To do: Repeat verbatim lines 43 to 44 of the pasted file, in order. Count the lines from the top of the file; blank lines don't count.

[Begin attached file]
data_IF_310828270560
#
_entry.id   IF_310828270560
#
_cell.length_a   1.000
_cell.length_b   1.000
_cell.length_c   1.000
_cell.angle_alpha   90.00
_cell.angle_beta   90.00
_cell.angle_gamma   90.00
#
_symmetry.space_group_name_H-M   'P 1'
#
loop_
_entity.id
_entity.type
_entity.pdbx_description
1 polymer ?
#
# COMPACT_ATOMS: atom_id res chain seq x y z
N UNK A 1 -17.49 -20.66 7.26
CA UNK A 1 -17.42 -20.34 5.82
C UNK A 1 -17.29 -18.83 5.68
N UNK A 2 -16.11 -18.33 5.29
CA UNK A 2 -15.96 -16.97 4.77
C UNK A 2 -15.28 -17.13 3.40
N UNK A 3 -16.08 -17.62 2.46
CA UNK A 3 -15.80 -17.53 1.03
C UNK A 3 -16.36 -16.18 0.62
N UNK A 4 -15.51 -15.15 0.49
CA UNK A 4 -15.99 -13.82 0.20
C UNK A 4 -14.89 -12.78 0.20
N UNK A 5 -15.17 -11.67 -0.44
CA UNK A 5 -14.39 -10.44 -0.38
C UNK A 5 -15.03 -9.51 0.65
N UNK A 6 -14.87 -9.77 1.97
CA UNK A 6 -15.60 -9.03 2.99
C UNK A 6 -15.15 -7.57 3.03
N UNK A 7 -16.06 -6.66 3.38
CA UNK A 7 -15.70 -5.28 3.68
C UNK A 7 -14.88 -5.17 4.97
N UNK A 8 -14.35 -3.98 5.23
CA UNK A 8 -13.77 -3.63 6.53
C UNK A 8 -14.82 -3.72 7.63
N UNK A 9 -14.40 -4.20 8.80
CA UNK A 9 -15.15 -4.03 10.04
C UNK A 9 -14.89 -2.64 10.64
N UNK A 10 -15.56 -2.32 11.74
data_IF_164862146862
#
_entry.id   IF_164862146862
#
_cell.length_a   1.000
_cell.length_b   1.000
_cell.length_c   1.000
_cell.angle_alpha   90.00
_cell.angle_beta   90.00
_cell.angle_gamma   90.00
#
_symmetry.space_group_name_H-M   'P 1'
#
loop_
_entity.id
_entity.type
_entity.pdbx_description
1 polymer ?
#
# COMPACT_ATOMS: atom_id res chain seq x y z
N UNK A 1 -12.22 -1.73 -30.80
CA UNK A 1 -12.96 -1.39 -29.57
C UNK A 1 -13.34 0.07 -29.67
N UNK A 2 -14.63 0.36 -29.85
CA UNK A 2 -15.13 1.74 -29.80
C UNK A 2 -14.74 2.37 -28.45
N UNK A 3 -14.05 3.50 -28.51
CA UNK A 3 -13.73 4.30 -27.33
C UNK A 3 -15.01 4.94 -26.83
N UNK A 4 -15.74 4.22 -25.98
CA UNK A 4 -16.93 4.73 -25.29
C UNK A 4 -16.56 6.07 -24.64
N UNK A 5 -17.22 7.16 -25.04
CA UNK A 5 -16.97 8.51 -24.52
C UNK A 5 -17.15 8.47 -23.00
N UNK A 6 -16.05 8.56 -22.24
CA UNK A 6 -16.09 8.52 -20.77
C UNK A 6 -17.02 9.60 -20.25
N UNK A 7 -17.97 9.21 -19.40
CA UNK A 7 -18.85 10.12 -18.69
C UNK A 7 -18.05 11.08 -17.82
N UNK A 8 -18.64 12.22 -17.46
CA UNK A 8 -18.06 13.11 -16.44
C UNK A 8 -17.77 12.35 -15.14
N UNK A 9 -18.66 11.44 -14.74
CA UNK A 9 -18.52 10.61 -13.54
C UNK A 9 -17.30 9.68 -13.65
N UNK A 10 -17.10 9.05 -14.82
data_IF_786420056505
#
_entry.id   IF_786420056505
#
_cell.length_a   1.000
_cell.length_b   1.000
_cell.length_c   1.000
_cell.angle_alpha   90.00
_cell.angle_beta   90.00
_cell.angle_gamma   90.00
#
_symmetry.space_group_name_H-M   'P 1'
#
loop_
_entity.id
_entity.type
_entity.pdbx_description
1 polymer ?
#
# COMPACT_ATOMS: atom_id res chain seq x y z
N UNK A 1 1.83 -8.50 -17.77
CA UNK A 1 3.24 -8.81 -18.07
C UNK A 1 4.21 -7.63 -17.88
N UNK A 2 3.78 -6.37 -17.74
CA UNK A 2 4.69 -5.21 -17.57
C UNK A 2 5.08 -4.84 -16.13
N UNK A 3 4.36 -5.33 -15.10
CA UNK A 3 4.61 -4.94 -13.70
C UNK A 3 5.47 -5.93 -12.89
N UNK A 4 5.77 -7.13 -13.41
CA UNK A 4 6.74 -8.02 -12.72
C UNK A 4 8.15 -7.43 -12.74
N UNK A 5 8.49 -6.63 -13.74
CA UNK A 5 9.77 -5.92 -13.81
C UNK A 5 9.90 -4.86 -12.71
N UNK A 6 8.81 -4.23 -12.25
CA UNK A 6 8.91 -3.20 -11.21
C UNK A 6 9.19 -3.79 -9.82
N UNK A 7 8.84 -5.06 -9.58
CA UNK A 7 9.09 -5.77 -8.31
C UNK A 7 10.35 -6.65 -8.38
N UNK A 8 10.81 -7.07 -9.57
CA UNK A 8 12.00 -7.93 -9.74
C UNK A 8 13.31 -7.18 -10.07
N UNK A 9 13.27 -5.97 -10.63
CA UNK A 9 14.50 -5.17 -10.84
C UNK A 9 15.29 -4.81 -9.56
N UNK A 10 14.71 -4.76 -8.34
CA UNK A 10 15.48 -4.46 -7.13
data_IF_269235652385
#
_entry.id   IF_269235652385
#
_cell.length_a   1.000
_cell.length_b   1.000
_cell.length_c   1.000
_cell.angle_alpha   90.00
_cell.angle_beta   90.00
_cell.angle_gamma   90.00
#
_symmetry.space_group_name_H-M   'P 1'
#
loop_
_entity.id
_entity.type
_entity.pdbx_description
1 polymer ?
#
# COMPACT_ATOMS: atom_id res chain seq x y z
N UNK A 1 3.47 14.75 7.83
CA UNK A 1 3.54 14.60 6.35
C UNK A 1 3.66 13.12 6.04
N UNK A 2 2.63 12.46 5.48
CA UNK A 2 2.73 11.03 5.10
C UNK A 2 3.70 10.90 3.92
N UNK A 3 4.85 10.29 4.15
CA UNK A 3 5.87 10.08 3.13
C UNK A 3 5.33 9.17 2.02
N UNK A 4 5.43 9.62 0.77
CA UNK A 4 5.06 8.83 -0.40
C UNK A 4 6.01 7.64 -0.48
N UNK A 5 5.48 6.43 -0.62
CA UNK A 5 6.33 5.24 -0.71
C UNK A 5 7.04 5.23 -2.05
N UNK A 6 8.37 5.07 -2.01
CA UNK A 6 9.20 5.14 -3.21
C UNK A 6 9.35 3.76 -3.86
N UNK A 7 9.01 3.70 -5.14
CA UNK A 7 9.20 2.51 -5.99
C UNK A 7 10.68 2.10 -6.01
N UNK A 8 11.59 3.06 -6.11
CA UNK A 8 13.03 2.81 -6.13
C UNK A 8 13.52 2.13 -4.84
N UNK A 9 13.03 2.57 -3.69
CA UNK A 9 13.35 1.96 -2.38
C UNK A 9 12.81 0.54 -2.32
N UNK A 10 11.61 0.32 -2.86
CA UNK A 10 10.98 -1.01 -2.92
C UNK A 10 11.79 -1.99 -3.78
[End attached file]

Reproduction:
CA UNK A 8 -13.77 -3.63 6.53
C UNK A 8 -14.82 -3.72 7.63